October 3, 2008
Banned/Challenged Book Profile: Speak
The publisher’s blurb for Laurie Halse Anderson’s novel Speak reads as follows:
Melinda Sordino busted an end-of-summer party by calling the cops. Now her old friends won’t talk to her, and people she doesn’t even know hate her from a distance. The safest place to be is alone, inside her own head. But even that’s not safe. Because there’s something she’s trying not to think about, something about the night of the party that, if she let it in, would blow her carefully constructed disguise to smithereens. And then she would have to speak the truth. This extraordinary first novel has captured the imaginations of teenagers and adults across the country.
The “something” Melinda is trying not to think about is the fact that she was raped at that end-of-summer party, which is also the real reason she called the police.* The rape, the way Melinda is treated by her classmates (including the rapist), and her reactions to both are a big part of why the book is assigned so widely in schools — for example, one summer (2002) when I was working at a bookstore the book was assigned as summer reading to a large number of local high school students. Of course, that content is also why the book is frequently objected to (a line from a one-star review on Amazon.com (the last review on the page): “This book should be for mature readers because of offensive language and adult subject matter”) and challenged (one such challenge is discussed by the author here).
The folks at Parents Against Bad Books in Schools excerpted some of the language and subject matter they find objectionable at their website. (It’s terribly designed even simply from a practicality standpoint; the excerpts from Speak are near the end of the page.) The objectionable words I was able to pick out of the jumble of quoted material are “bitch/bitchy,” “asshole,” and “bullshit,” along with references to condoms (“Home of the Trojans didn’t send a strong abstinence message, so they [renamed us] Blue Devils”) and abortion. I have to say, though, if parents think their teenagers (the book is generally recommended for readers 13 years old and up) haven’t heard those words before, both from their peers and from adults, those parents are sorely mistaken.
As for the subject matter, the PABBIS site contains what seem to be the two passages that discuss rape in the greatest detail: one in which Melinda is remembering the rape at the end-of-summer party, and one from close to the end of the book, in which the rapist tries to attack Melinda again. In spite of the fact that some of the reviews on Amazon.com and discussions elsewhere describe these accounts as “graphic,” they’re not. They’re heartbreaking, certainly, and distressing, and possibly triggering for someone who’s experienced sexual assault themselves, but not at all graphic. (Unless by “graphic” they mean simply “put into words.”)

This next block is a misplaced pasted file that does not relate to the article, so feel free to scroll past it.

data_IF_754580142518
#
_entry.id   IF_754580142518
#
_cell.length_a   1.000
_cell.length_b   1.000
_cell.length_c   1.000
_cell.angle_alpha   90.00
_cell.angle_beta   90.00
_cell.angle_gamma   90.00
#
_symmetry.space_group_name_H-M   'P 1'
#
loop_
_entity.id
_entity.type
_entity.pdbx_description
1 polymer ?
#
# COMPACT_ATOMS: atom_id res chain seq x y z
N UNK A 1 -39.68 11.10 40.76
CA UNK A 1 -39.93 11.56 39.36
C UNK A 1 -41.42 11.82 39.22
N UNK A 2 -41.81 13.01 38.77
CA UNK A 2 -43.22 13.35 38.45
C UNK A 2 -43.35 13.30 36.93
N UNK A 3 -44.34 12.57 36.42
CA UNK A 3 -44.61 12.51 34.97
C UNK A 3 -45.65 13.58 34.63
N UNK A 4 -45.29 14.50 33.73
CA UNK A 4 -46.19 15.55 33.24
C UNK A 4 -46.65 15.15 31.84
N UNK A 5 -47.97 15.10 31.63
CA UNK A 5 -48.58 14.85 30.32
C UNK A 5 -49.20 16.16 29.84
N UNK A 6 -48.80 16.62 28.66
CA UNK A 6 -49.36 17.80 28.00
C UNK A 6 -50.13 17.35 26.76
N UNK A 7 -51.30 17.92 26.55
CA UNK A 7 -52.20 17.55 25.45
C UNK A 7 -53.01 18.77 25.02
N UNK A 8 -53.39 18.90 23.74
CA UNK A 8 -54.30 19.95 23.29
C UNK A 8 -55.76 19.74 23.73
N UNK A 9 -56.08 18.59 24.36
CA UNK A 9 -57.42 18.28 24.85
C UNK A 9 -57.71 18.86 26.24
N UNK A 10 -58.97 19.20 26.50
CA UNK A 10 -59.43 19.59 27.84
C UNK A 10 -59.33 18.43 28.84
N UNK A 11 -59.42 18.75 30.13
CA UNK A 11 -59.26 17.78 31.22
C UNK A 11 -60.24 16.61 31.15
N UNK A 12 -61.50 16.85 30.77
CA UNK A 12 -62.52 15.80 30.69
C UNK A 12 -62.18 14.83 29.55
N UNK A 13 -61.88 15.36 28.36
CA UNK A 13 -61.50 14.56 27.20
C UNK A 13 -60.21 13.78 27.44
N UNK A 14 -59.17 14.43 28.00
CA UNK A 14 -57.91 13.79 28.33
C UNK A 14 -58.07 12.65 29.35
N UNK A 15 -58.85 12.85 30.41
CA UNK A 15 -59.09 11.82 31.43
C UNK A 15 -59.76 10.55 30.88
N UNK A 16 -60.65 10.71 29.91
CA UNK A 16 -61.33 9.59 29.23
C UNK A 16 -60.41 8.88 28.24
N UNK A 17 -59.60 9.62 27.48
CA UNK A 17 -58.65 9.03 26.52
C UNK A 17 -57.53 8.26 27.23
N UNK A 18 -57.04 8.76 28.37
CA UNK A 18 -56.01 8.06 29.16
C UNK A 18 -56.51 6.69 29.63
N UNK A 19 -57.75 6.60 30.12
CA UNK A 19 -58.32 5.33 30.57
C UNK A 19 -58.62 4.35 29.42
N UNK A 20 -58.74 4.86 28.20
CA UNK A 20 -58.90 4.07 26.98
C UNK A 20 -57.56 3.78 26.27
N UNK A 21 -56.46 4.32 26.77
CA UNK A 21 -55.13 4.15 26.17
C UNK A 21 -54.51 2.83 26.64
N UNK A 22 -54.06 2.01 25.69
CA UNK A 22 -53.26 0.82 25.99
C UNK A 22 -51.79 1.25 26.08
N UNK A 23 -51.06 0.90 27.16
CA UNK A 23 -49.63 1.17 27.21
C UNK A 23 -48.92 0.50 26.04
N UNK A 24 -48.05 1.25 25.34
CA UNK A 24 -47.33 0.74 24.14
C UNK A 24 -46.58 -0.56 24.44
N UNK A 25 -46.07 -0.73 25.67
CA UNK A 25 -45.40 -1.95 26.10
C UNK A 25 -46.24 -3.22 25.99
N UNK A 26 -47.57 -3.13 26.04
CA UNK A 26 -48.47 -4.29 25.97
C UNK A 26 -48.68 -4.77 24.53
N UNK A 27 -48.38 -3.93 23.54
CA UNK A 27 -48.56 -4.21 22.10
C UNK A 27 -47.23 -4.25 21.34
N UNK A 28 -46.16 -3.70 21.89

I find it interesting that sexual assault and its aftermath (including self-injury and suicidal thoughts) are characterized as “adult subject matter.” The unfortunate truth is that many young people experience sexual assault. Some statistics from RAINN.org:
15% of sexual assault and rape victims are under age 12.
- 29% are age 12-17.
- 44% are under age 18.
- 80% are under age 30.
- 12-34 are the highest risk years.
Furthermore, “According to the U.S. Department of Justice’s National Crime Victimization Survey — the country’s largest and most reliable crime study — there were 272,350 sexual assaults in 2006 (the most recent data available)” (emphasis in the original). Taking those statistics as being a rough representative of the year-by-year norm, that means approximately 80,000 people between the ages of 12 and 17 are the victims of sexual assault each year — and, incidentally, that’s roughly the age group Speak is aimed at.
Though I’m not a parent myself, I think I can understand the parental impulse to try to shield one’s child from stories and discussions about rape in the hopes that rape will never touch that child’s life. However, I vehemently disagree with that tactic. It might be too optimistic to think that reading this book might keep a young person from sexually assaulting one of their peers, or that having read it would somehow keep someone from being raped. But it might keep someone who has experienced sexual assault from feeling so alone, and it might help students (not to mention teachers, administrators, and parents) to understand what victims of sexual assault go through, so that they might be able to act and speak with greater empathy when they encounter someone who has experienced similar trauma.
In the notes at the end of the Platinum Edition of Speak, Anderson gets at the heart of the matter:
But censoring books that deal with difficult, adolescent issues does not protect anybody. Quite the opposite. It leaves kids in the darkness and makes them vulnerable. Censorship is the child of fear and the father of ignorance. Our children cannot afford to have the truth of the world withheld from them.
*Please note that I haven’t actually read the book — though researching it has made me want to remedy that — so it’s possible I might be slightly off on some details.